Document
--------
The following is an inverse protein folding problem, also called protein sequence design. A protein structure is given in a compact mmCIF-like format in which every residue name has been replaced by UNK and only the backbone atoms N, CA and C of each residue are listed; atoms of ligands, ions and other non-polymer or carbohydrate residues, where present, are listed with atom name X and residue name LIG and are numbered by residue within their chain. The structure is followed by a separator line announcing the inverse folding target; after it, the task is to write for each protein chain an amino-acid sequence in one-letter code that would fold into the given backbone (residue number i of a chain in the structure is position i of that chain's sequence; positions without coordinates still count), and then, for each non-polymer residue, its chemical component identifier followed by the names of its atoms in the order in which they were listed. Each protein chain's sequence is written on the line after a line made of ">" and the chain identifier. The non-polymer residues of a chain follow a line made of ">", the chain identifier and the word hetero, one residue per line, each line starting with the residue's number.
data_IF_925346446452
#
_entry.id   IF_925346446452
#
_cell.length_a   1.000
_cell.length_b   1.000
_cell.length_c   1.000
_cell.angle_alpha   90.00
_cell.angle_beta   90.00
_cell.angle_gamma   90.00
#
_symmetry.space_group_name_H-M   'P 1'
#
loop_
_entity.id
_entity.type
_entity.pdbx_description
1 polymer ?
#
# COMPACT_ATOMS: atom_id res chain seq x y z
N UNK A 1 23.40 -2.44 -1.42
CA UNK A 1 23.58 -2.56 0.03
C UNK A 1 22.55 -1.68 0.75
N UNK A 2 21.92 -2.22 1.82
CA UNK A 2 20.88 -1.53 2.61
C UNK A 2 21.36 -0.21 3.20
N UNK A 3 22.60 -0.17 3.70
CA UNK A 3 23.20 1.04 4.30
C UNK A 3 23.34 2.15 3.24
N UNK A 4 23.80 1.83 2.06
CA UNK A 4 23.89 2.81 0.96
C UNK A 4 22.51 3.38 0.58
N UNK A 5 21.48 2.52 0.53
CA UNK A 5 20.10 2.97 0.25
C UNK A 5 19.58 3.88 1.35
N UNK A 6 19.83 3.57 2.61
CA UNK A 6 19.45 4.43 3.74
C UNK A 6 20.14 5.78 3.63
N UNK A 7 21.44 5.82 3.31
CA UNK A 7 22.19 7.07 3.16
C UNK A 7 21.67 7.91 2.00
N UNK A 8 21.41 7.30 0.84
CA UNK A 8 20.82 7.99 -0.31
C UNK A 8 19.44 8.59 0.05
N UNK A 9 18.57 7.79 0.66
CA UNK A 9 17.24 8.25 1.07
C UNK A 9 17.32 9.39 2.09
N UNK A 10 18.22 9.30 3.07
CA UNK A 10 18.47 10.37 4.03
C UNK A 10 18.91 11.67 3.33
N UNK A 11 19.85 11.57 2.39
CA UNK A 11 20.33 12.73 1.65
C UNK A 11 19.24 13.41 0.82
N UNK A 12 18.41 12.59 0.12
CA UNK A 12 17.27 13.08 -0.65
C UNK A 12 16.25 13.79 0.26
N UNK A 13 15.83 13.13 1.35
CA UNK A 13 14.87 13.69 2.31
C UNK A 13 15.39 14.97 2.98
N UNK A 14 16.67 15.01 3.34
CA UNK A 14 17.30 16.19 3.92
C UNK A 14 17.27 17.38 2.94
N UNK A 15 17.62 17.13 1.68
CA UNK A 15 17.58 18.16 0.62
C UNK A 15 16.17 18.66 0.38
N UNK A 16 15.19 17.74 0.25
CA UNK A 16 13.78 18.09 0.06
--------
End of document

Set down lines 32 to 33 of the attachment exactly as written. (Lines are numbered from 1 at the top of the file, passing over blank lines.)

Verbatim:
CA UNK A 4 23.89 2.81 0.96
C UNK A 4 22.51 3.38 0.58